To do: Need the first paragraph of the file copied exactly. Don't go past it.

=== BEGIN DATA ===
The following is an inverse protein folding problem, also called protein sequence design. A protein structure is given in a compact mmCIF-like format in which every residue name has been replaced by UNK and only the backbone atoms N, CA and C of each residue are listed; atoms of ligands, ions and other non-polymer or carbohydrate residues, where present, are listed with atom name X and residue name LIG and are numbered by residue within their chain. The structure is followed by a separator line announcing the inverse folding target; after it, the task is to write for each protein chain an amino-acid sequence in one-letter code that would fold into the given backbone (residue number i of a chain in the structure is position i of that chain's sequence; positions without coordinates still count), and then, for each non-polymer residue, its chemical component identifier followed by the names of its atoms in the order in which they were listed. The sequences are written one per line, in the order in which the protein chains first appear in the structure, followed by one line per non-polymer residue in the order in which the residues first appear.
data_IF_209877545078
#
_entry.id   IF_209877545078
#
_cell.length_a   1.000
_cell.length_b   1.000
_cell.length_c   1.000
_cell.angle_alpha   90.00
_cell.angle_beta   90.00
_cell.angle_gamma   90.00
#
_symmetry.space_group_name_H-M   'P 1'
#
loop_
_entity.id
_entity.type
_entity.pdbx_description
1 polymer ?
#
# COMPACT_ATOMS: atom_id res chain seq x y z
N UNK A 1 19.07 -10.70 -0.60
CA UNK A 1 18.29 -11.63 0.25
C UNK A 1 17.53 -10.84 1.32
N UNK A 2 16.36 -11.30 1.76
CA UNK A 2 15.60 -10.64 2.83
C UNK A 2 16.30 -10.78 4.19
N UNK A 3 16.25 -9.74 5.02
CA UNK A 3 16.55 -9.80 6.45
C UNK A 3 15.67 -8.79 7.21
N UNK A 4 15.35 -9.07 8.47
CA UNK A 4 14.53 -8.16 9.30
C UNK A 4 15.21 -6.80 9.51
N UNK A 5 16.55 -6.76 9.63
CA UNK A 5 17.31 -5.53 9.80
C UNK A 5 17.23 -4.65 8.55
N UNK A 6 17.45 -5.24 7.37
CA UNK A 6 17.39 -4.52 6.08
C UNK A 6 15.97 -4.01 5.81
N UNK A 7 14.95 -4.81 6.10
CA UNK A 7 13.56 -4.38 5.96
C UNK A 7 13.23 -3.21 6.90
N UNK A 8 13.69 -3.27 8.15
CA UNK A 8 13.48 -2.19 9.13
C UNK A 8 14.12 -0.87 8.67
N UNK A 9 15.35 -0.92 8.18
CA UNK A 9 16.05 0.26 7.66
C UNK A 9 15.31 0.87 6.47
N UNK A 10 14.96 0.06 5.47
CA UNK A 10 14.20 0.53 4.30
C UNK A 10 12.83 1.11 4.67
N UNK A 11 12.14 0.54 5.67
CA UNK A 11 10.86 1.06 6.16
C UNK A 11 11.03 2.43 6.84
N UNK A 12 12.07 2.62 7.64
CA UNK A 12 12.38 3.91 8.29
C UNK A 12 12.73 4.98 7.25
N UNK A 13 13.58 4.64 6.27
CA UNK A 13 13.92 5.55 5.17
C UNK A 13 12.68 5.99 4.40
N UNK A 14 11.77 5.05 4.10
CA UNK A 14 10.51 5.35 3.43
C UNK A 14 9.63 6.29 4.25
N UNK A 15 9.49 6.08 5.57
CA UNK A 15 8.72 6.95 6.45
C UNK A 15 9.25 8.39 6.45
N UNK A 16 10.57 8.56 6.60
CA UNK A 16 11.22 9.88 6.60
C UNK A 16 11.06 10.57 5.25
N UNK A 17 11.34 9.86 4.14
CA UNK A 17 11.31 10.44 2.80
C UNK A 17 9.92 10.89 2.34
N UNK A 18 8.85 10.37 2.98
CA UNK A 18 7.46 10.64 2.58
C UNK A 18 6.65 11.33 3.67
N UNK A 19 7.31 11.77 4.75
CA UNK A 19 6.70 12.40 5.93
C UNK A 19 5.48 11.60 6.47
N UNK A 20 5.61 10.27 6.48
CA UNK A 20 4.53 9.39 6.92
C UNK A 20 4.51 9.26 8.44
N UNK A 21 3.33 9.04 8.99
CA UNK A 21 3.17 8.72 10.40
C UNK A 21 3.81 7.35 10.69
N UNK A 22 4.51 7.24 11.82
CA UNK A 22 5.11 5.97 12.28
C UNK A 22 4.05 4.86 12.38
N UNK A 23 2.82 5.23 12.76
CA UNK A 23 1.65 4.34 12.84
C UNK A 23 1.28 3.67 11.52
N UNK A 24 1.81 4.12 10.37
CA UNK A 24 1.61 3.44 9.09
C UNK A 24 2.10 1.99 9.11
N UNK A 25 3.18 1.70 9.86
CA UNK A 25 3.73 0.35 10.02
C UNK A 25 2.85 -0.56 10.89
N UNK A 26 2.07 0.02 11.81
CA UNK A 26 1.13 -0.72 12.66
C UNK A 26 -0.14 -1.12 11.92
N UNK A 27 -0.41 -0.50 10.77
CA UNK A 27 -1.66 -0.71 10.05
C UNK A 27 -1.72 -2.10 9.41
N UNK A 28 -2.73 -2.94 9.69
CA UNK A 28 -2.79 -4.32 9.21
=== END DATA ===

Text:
The following is an inverse protein folding problem, also called protein sequence design. A protein structure is given in a compact mmCIF-like format in which every residue name has been replaced by UNK and only the backbone atoms N, CA and C of each residue are listed; atoms of ligands, ions and other non-polymer or carbohydrate residues, where present, are listed with atom name X and residue name LIG and are numbered by residue within their chain. The structure is followed by a separator line announcing the inverse folding target; after it, the task is to write for each protein chain an amino-acid sequence in one-letter code that would fold into the given backbone (residue number i of a chain in the structure is position i of that chain's sequence; positions without coordinates still count), and then, for each non-polymer residue, its chemical component identifier followed by the names of its atoms in the order in which they were listed. The sequences are written one per line, in the order in which the protein chains first appear in the structure, followed by one line per non-polymer residue in the order in which the residues first appear.